Friday, January 9, 2015

Lasting Color

Marla Frazee is not shy about using colors. Just look at All the World (written by Liz Ganlon) and A Couple of Boys Have the Best Week Ever (which she wrote as well as illustrated), both Caldecott Honor books. But in her latest book, The Farmer and the Clown, the absence of words and her sparing use of color highlight the shift a little clown makes in a farmer's life. The clown introduces not only color, but also a new perspective--even a sense of joy--to the farmer's seemingly ceaseless routine.

Interiors from The Farmer and the Clown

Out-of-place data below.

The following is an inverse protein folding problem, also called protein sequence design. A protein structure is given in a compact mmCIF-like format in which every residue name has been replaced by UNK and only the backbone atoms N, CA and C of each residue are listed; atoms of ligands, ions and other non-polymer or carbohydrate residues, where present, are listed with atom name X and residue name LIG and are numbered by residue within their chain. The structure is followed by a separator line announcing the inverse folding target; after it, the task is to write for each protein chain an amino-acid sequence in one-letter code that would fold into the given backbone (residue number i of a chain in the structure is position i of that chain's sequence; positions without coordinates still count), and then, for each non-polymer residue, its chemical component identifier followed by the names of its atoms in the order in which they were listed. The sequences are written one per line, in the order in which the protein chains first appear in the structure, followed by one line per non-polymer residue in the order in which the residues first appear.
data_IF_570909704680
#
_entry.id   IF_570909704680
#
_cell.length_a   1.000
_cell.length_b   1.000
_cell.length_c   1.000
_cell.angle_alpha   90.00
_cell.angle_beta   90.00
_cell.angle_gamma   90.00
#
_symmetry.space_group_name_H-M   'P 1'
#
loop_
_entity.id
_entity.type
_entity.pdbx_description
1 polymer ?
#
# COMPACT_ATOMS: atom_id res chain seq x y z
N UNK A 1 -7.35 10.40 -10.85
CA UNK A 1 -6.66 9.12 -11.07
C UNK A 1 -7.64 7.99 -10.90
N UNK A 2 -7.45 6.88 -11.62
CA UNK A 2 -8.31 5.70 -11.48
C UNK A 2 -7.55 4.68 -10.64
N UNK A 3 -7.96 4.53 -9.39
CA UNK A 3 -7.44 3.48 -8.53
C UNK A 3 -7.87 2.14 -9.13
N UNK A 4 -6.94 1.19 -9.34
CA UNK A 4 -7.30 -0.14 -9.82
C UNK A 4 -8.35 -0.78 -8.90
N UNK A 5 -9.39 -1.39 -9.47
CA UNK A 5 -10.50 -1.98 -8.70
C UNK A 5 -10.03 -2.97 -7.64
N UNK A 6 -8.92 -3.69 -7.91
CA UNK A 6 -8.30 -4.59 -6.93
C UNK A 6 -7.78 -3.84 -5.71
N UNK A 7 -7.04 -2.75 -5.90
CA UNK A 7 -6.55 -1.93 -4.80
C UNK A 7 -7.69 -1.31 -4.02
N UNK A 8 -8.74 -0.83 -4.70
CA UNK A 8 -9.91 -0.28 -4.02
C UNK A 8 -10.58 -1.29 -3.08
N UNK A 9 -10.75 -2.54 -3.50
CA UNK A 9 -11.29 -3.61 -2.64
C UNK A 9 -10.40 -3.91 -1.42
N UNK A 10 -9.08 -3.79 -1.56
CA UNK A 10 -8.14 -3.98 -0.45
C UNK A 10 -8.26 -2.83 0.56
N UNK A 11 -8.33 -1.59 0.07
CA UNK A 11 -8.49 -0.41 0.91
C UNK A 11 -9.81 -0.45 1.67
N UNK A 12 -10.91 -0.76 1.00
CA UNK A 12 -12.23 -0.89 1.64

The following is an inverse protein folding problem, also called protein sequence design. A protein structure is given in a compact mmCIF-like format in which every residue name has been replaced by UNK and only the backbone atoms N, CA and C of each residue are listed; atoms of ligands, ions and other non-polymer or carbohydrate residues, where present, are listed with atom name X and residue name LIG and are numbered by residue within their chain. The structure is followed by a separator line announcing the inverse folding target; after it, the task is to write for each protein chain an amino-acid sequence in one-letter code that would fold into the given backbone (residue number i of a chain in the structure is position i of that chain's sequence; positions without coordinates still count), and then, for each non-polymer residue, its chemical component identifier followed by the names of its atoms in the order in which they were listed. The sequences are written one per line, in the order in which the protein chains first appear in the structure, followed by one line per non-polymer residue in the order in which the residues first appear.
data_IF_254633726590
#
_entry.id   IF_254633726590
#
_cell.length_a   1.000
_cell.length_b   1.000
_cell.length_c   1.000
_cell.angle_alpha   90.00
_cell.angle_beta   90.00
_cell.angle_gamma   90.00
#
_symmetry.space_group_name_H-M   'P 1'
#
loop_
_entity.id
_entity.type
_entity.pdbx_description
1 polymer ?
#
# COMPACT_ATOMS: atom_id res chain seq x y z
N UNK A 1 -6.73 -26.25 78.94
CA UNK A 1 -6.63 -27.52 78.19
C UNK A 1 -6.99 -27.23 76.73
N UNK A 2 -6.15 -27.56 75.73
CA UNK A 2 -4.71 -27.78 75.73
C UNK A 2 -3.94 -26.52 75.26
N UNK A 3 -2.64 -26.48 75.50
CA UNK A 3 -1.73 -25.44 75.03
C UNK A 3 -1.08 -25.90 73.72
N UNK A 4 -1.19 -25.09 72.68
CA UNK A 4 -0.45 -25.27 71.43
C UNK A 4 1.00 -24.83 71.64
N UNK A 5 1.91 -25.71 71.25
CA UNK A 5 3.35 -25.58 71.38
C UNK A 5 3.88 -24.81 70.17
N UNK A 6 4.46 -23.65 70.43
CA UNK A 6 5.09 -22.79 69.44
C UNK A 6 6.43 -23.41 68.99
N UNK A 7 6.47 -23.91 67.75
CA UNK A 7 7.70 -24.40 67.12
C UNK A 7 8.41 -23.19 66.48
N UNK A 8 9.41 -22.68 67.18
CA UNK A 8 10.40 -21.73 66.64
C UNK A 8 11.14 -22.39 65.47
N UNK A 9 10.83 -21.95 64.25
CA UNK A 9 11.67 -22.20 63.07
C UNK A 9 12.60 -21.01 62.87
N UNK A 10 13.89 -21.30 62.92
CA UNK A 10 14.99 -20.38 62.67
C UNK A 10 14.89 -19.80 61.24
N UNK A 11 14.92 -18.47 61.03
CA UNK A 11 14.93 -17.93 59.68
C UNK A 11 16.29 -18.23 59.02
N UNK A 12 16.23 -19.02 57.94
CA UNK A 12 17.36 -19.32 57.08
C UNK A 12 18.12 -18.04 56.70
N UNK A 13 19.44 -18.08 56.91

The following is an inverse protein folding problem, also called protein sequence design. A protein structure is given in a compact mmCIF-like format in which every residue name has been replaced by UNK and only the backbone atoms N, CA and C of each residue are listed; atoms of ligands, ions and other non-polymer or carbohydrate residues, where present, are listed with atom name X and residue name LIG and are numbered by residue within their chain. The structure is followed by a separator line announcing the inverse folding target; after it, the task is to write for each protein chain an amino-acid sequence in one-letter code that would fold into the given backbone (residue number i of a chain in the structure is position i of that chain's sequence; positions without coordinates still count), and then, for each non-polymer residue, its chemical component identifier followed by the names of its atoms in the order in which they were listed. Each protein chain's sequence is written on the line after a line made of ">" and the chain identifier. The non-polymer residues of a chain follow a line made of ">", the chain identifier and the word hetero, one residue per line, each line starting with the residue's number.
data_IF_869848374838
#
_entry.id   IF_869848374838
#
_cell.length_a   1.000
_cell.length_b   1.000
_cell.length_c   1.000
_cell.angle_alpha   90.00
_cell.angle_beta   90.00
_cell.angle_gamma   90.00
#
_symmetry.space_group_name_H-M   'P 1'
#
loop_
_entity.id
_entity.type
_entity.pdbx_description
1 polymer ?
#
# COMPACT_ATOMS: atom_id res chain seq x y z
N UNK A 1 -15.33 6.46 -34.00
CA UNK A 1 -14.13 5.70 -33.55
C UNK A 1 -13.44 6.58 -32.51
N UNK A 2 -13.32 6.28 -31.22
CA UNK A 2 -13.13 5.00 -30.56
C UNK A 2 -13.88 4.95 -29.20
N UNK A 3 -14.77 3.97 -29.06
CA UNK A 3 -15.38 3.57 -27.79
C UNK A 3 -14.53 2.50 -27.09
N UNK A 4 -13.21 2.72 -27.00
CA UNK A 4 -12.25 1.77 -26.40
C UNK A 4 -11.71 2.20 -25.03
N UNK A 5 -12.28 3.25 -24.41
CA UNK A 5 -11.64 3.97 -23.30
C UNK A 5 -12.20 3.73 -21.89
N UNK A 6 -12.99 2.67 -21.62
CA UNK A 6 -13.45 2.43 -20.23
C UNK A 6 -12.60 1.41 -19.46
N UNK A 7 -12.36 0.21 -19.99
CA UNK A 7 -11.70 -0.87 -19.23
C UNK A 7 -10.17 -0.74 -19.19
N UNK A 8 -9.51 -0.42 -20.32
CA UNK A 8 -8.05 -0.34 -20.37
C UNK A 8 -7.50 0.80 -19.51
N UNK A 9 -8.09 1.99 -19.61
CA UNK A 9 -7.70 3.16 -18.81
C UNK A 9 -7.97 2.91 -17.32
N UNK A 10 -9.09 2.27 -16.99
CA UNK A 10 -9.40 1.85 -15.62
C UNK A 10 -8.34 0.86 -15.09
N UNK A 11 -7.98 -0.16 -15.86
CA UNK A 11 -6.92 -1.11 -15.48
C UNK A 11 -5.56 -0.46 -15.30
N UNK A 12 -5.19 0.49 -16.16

The colors of the train traveling on the tracks at the edge of the farmer's property telegraph "circus": fun, entertainment, escape from the daily grind. The little treasure the train inadvertently leaves behind ripples through the farmer's world, disrupting his daily rhythms in the best possible way. The farmer, usually dressed in a crisp white shirt and earth-colored pants, wears red pajamas, suggesting he only lets go at day's end. And boy, does that toddler clown give him permission to let go--making faces, juggling eggs, packing a picnic basket.

In the parting images, Frazee lets readers know that the clown has made a lasting impact on the farmer--he will carry the joy he shared with the little clown always.

No comments:

Post a Comment